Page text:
Friday, February 19, 2010

The Arrival of Heroes: Where I Don't Care That Kobe Didn't Play

Last night, the Boston Celtics took down the Los Angeles Lakers, winning 87-86 in one of the few games I was pleased and satisfied with in the past month or two.

That's right... the Los Angeles Lakers. Not the Kobe-less Los Angeles Lakers. Not the Lamar Odom/Pau Gasol-lead Los Angeles Lakers. Not the superstar-lacking Los Angeles Lakers. The Los Angeles Lakers.

Let's be logical here. For those Laker fans that are spitting purple and gold all over this loss, listen up here. The Lakers are 4-1 without Kobe Bryant, including a win against San Antonio and two road wins against Portland and Utah. Boston was the first team to take down Los Angeles, an even tougher task as they were playing at the rowdy Staples Center. They were certainly capable of doing it, even without Mamba.

They thrived under the pressure, the intensity of the match. They fed themselves off the electricity of the crowd and the energy of the Lakers' team. The Celtics, for one of the few times this season, looked like the Celtics. They played with consistent, merciless heart. They stepped up when the moment was necessary.

I saw a team that stabbed back and held their own despite seeing their own blood trickle out in the fourth quarter. I saw a team that locked horns and won the elongated struggle against L.A., the same way the epic battle of LeBron James and Carmelo Anthony panned out just before the Boston game. I saw a team that didn't back down, didn't over- or underestimate their opponent, but just played basketball.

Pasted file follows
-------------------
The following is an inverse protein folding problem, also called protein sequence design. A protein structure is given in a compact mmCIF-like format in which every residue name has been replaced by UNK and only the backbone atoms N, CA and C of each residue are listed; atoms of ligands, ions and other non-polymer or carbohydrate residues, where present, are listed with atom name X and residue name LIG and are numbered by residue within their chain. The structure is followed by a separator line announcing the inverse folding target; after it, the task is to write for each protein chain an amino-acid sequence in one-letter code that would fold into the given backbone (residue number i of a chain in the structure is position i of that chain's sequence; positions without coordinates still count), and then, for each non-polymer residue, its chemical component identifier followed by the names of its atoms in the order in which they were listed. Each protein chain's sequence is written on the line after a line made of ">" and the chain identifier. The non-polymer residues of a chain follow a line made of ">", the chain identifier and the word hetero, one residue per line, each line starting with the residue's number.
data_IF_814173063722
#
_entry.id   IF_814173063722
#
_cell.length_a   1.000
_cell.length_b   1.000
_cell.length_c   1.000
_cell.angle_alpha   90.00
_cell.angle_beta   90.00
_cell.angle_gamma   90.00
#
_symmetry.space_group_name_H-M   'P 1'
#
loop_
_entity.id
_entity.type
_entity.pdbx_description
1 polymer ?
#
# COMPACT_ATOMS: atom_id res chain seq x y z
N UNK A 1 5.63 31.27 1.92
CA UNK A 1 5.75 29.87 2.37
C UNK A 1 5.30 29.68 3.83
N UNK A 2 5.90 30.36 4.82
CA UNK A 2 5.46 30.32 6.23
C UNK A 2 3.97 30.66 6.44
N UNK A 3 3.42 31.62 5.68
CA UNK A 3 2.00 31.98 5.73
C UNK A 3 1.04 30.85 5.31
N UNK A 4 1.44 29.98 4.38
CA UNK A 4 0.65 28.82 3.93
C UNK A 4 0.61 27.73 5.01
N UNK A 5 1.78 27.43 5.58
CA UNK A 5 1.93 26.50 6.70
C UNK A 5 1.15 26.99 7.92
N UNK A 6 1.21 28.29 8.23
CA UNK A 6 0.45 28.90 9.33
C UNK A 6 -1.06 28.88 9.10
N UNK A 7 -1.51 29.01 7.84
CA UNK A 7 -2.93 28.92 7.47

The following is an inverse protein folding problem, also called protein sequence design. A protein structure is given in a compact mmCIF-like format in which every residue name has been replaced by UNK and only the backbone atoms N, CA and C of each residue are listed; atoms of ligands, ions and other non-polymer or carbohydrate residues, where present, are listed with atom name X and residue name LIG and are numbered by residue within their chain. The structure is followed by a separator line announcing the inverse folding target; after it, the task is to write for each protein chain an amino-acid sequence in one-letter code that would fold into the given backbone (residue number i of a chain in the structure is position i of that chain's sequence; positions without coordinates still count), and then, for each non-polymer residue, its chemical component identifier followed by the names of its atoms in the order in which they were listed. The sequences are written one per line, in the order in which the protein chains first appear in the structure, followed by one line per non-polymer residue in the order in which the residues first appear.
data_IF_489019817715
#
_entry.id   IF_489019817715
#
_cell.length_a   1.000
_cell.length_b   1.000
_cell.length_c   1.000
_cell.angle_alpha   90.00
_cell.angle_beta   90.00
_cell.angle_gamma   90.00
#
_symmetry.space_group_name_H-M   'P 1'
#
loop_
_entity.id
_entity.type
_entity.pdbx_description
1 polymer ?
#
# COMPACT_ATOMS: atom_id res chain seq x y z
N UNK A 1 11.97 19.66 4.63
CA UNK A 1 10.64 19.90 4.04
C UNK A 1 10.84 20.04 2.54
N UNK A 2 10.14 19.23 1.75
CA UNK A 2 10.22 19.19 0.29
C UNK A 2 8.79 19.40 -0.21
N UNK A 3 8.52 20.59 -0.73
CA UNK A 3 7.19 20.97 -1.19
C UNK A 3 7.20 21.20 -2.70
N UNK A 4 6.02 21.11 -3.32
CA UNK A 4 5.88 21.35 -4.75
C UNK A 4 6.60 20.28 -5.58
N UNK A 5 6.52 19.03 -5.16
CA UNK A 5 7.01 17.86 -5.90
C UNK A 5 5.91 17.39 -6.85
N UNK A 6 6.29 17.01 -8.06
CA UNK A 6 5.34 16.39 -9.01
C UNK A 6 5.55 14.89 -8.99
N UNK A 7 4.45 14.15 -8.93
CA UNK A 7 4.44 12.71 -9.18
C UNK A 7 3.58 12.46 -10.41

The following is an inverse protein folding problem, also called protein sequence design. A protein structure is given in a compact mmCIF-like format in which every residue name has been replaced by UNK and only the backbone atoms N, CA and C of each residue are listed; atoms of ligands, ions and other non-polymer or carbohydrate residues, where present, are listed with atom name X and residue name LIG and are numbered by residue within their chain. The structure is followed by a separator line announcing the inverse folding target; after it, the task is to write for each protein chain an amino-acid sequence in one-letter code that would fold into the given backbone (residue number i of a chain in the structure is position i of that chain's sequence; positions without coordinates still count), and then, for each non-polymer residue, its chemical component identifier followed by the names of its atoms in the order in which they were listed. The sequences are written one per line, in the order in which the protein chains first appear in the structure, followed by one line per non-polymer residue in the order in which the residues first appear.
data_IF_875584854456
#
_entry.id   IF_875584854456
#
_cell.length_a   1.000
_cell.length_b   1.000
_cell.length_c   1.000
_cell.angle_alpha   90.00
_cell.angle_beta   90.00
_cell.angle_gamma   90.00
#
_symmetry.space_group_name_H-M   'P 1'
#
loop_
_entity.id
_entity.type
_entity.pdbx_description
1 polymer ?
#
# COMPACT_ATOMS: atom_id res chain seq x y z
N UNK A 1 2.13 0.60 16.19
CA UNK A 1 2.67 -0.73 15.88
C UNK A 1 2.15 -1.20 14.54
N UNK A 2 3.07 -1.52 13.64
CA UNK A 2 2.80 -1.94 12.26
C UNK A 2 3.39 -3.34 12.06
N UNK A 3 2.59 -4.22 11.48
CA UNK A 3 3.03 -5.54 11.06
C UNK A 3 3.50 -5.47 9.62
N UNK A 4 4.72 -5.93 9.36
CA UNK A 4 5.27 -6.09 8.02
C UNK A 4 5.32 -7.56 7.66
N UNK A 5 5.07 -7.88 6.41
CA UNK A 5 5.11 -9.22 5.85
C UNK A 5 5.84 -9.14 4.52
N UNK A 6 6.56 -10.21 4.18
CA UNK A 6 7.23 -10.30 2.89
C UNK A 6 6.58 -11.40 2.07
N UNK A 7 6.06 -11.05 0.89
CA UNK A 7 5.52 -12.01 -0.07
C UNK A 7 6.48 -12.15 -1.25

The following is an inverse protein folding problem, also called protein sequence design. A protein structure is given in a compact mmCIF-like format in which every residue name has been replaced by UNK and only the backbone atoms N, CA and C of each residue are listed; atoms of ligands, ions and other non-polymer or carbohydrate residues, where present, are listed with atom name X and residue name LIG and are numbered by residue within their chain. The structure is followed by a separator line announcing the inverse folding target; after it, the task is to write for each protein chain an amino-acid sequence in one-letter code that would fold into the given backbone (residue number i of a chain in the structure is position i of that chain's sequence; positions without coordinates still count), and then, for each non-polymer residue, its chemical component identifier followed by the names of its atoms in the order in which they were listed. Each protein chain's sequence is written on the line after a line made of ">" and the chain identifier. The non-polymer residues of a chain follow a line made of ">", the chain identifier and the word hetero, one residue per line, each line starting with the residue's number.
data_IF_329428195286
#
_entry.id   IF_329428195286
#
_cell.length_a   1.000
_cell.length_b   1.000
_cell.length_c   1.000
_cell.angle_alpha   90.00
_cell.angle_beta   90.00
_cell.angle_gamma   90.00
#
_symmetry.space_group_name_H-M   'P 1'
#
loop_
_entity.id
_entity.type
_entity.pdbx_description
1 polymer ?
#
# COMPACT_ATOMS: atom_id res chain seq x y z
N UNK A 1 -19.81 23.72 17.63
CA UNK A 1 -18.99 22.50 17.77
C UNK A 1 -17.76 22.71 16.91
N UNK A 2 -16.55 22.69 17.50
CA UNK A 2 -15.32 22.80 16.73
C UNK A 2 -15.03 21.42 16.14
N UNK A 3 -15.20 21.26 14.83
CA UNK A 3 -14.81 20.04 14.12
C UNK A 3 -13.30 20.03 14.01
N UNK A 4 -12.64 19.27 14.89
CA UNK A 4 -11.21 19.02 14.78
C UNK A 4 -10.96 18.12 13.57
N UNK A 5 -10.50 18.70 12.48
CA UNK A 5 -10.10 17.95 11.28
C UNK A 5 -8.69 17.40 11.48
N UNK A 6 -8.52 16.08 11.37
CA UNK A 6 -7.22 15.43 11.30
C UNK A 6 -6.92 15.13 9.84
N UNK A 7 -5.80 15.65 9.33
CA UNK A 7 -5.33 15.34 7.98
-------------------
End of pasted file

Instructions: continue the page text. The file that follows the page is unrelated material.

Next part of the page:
And I loved it.

Stats to regard:
  • Ray Allen scores 24 on 10-15 shooting. He was flat-out deadly from all over. Unquestionably the most confident I've seen Ray all season. I saw his legs have a little bounce, I saw that he had an objective. In the first half of the season, he always seemed confused, lost, ridden with turmoil. Maybe the theory that revolves around Ray playing better without the trade deadline pressure is playing out?
  • Kendrick Perkins had a monster night with 13 points, 14 rebounds and two blocked shots. He really disrupted the Lakers' frontcourt, quietly limiting Pau Gasol's shot attempts (12, his least in the last seven games), and forced Bynum to have a below-average shooting night despite shooting 15 shots.
  • I liked to see Rajon Rondo and Kevin Garnett setting out to score last night. Rondo and Garnett shot 17 and 16 shots, respectively, and despite the fact that both of them had poor shooting nights, it's showing that the two of them have regained their juice and took the initiative to try to lead their team last night. I also liked to see Rondo still manage to dish out 11 assists, as well as Garnett nab eight rebounds in just 26 rebounds. 
  • The bench was TERRIBLE last night, and we still got the W over a good team. Just shows how much exhibiting good defense, battling hard, and merely playing the game without missing a beat can provide a team.
  • The Celtics only committed 11 total turnovers last night, the Lakers 12; good to see.
  • Not much from Paul Pierce Thursday night, but I expect him to emerge when the team needs him. Last night, he had a +15 +/- effect on the team, when Ray Allen was carrying the load. A star-studded team just needs a couple of players to do their thing and the others to execute the little things. Pierce held Artest to a 6-14 shooting night -- and with the game the other Celtics had, that's all we needed him to do. Nothing to complain about here.
Moving forward: Boston continues their road trip by playing against the now Marcus-Camby armed Blazers. Nate Robinson is expected to play. Let's get a streak going, eh fellas?

Blog Archive